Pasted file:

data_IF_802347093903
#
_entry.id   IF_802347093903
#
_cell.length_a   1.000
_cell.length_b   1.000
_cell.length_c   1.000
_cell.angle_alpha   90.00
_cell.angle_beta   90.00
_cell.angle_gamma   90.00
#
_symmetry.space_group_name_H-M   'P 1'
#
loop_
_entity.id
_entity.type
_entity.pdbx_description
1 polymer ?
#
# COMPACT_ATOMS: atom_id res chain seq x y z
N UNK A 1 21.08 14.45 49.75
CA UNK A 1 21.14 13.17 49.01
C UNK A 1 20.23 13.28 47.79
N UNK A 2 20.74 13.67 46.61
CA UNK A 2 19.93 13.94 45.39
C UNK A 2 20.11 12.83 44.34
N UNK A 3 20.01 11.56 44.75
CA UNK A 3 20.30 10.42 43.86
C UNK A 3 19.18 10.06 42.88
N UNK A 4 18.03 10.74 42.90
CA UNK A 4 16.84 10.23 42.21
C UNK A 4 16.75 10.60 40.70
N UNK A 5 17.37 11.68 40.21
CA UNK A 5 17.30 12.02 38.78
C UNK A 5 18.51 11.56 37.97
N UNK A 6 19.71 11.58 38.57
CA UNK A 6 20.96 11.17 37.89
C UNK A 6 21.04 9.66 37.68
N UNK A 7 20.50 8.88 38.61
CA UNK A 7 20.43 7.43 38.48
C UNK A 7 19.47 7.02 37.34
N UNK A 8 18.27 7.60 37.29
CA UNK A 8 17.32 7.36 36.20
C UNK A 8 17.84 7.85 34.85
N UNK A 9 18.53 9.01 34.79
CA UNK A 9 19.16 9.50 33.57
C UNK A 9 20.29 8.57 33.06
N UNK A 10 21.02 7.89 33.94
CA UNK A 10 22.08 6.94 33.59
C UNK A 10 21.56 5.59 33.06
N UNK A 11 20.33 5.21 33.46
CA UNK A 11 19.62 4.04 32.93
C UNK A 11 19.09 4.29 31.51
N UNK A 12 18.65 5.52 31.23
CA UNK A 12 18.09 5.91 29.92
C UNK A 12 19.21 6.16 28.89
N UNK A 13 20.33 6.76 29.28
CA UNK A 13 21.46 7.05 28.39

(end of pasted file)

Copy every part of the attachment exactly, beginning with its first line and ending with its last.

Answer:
data_IF_802347093903
#
_entry.id   IF_802347093903
#
_cell.length_a   1.000
_cell.length_b   1.000
_cell.length_c   1.000
_cell.angle_alpha   90.00
_cell.angle_beta   90.00
_cell.angle_gamma   90.00
#
_symmetry.space_group_name_H-M   'P 1'
#
loop_
_entity.id
_entity.type
_entity.pdbx_description
1 polymer ?
#
# COMPACT_ATOMS: atom_id res chain seq x y z
N UNK A 1 21.08 14.45 49.75
CA UNK A 1 21.14 13.17 49.01
C UNK A 1 20.23 13.28 47.79
N UNK A 2 20.74 13.67 46.61
CA UNK A 2 19.93 13.94 45.39
C UNK A 2 20.11 12.83 44.34
N UNK A 3 20.01 11.56 44.75
CA UNK A 3 20.30 10.42 43.86
C UNK A 3 19.18 10.06 42.88
N UNK A 4 18.03 10.74 42.90
CA UNK A 4 16.84 10.23 42.21
C UNK A 4 16.75 10.60 40.70
N UNK A 5 17.37 11.68 40.21
CA UNK A 5 17.30 12.02 38.78
C UNK A 5 18.51 11.56 37.97
N UNK A 6 19.71 11.58 38.57
CA UNK A 6 20.96 11.17 37.89
C UNK A 6 21.04 9.66 37.68
N UNK A 7 20.50 8.88 38.61
CA UNK A 7 20.43 7.43 38.48
C UNK A 7 19.47 7.02 37.34
N UNK A 8 18.27 7.60 37.29
CA UNK A 8 17.32 7.36 36.20
C UNK A 8 17.84 7.85 34.85
N UNK A 9 18.53 9.01 34.79
CA UNK A 9 19.16 9.50 33.57
C UNK A 9 20.29 8.57 33.06
N UNK A 10 21.02 7.89 33.94
CA UNK A 10 22.08 6.94 33.59
C UNK A 10 21.56 5.59 33.06
N UNK A 11 20.33 5.21 33.46
CA UNK A 11 19.62 4.04 32.93
C UNK A 11 19.09 4.29 31.51
N UNK A 12 18.65 5.52 31.23
CA UNK A 12 18.09 5.91 29.92
C UNK A 12 19.21 6.16 28.89
N UNK A 13 20.33 6.76 29.28
CA UNK A 13 21.46 7.05 28.39